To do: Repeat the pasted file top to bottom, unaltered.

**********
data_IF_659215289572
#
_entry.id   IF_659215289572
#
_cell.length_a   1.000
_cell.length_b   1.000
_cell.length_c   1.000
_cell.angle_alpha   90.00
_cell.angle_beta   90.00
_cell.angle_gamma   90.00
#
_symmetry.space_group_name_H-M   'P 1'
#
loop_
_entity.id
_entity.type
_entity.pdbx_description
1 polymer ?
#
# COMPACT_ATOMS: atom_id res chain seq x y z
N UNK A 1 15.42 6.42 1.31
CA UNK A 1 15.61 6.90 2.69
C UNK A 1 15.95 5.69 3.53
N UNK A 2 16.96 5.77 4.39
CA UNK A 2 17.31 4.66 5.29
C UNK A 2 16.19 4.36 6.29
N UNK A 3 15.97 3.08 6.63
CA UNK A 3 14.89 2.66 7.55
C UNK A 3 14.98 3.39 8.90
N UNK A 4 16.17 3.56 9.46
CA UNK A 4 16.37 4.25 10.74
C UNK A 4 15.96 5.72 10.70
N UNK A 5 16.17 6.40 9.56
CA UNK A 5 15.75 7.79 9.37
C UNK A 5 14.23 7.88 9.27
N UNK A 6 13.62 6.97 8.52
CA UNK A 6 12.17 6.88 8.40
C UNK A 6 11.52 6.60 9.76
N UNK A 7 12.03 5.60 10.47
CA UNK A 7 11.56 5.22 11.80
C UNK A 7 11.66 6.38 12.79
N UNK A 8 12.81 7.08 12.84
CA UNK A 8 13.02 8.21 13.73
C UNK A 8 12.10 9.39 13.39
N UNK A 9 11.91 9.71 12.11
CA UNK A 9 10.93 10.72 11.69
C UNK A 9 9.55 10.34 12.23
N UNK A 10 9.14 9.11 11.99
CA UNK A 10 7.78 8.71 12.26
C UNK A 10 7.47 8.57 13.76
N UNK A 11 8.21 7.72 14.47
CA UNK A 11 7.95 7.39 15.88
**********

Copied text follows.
data_IF_659215289572
#
_entry.id   IF_659215289572
#
_cell.length_a   1.000
_cell.length_b   1.000
_cell.length_c   1.000
_cell.angle_alpha   90.00
_cell.angle_beta   90.00
_cell.angle_gamma   90.00
#
_symmetry.space_group_name_H-M   'P 1'
#
loop_
_entity.id
_entity.type
_entity.pdbx_description
1 polymer ?
#
# COMPACT_ATOMS: atom_id res chain seq x y z
N UNK A 1 15.42 6.42 1.31
CA UNK A 1 15.61 6.90 2.69
C UNK A 1 15.95 5.69 3.53
N UNK A 2 16.96 5.77 4.39
CA UNK A 2 17.31 4.66 5.29
C UNK A 2 16.19 4.36 6.29
N UNK A 3 15.97 3.08 6.63
CA UNK A 3 14.89 2.66 7.55
C UNK A 3 14.98 3.39 8.90
N UNK A 4 16.17 3.56 9.46
CA UNK A 4 16.37 4.25 10.74
C UNK A 4 15.96 5.72 10.70
N UNK A 5 16.17 6.40 9.56
CA UNK A 5 15.75 7.79 9.37
C UNK A 5 14.23 7.88 9.27
N UNK A 6 13.62 6.97 8.52
CA UNK A 6 12.17 6.88 8.40
C UNK A 6 11.52 6.60 9.76
N UNK A 7 12.03 5.60 10.47
CA UNK A 7 11.56 5.22 11.80
C UNK A 7 11.66 6.38 12.79
N UNK A 8 12.81 7.08 12.84
CA UNK A 8 13.02 8.21 13.73
C UNK A 8 12.10 9.39 13.39
N UNK A 9 11.91 9.71 12.11
CA UNK A 9 10.93 10.72 11.69
C UNK A 9 9.55 10.34 12.23
N UNK A 10 9.14 9.11 11.99
CA UNK A 10 7.78 8.71 12.26
C UNK A 10 7.47 8.57 13.76
N UNK A 11 8.21 7.72 14.47
CA UNK A 11 7.95 7.39 15.88